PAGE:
The current proposal moves to close Summit. The last “proposal” to move them to RBHS, in the far SE was, at best, a feint; like most cluster-located alternative schools, the majority of Summit’s students are from the N and NE clusters. 344 of their students are from the N, NE and NW clusters, with an additional 68 from the Central cluster, bringing the neighboring cluster total (and yes, I’m going to count NW as neighboring here) to 412/532 students, 77.4% of their students. I think Summit students and parents DO realize that signing the petition could leave them without a home. But it’s very, very likely that the final proposal will still propose to cut the program. And because their building isn’t being closed, they’re not legally entitled to a hearing, which means they have to scrap for speaking minutes at other school closure hearings and board meetings, and hope that schools with numerous speaking spots will play nice and cede a few. They understandably want to put the brakes on the whole thing.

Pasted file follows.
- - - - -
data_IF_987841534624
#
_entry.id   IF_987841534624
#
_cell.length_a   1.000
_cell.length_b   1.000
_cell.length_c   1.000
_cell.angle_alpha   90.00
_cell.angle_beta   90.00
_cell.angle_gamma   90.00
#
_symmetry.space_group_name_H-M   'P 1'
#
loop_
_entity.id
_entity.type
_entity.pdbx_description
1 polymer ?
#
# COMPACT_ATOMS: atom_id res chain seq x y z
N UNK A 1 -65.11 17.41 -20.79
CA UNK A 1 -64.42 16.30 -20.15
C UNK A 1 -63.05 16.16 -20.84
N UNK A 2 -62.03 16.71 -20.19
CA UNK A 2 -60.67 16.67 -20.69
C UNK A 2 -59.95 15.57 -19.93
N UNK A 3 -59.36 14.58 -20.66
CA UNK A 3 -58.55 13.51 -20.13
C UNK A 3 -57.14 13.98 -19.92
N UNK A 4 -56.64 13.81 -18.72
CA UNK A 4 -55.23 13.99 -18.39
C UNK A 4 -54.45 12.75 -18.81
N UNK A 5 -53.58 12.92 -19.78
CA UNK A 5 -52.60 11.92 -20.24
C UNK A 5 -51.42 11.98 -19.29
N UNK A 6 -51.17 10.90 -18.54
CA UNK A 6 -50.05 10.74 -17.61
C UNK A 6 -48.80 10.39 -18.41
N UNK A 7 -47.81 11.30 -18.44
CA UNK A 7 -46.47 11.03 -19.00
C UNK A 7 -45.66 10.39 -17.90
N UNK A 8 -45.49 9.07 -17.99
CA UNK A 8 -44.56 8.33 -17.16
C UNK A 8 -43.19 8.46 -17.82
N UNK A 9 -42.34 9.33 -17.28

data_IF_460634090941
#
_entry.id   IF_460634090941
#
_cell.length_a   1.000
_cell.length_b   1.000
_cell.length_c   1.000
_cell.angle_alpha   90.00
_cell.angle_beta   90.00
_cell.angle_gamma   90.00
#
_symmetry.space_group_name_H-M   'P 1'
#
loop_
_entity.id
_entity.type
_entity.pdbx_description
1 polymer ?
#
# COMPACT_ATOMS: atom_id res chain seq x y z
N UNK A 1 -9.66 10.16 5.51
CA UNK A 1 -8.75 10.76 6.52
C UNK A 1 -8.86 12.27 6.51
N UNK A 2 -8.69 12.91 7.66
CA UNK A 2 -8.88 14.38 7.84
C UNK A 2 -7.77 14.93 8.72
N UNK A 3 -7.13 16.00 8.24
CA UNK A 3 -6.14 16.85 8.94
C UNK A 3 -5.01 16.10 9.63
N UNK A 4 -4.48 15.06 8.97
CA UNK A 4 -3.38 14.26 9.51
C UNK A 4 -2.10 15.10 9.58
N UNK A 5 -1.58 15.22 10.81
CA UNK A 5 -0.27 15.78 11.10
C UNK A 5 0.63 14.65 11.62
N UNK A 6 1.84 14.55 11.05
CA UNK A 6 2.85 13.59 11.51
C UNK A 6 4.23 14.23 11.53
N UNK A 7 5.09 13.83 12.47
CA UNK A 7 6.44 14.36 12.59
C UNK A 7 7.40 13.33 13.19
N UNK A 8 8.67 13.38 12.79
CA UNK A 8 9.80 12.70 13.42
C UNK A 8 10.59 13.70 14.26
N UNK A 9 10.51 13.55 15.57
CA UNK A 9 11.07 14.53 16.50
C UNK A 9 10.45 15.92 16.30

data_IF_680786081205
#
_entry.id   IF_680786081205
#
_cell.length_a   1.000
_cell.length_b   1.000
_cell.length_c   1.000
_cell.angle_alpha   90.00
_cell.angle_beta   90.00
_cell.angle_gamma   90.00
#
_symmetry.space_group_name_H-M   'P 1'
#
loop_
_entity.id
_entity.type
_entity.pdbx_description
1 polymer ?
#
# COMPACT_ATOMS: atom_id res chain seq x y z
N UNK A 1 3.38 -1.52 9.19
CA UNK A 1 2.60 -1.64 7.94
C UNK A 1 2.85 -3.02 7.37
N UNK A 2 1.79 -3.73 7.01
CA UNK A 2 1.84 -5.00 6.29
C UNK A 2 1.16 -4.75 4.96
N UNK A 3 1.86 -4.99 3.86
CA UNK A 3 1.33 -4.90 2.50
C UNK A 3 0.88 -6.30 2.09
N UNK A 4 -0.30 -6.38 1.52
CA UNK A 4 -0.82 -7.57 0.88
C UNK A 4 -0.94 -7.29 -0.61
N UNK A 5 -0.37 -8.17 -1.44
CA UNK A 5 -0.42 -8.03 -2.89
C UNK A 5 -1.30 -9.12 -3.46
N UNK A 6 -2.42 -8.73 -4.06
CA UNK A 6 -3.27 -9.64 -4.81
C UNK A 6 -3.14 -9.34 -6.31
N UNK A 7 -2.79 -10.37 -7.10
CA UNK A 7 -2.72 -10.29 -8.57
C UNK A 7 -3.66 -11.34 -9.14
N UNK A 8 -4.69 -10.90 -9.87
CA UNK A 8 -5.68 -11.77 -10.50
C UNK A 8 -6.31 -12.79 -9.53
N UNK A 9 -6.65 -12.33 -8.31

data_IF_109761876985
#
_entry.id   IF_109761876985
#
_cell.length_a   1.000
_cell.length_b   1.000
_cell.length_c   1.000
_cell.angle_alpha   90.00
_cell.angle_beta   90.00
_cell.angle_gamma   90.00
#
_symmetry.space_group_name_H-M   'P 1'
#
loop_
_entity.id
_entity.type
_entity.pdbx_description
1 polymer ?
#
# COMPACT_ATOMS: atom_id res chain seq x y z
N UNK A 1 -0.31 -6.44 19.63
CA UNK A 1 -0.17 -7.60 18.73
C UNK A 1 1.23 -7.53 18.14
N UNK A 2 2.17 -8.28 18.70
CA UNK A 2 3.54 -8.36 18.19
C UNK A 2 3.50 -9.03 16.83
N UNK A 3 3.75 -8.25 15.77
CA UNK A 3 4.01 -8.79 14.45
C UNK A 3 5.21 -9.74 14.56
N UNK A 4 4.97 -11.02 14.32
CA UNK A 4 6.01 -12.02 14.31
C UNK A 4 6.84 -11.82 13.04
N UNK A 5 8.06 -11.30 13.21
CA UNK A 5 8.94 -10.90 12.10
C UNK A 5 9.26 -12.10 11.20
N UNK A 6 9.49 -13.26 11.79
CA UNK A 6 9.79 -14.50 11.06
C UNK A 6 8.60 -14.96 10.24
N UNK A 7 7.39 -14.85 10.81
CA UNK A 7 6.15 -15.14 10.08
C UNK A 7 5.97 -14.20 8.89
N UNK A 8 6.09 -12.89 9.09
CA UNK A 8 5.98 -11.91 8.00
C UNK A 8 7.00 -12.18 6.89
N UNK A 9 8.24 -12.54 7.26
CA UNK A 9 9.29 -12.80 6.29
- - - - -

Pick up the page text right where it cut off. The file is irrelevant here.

Financially, it looks like closure costs in the N and NE clusters will run a minimum of $2M, and lost revenue from departing students will run over $600K. It would be a huge capital expenditure to re-open a building like Sand Point or John Marshall. But with financial data like this, instead of playing a shell game to move 847-1,112 students around and kill 2 alternative programs in the N and NE clusters, it’s worth considering. Capital expenditure can slowly be shaved down by increased student revenue (something the north clusters might get if the schools weren’t miserably over-crowded).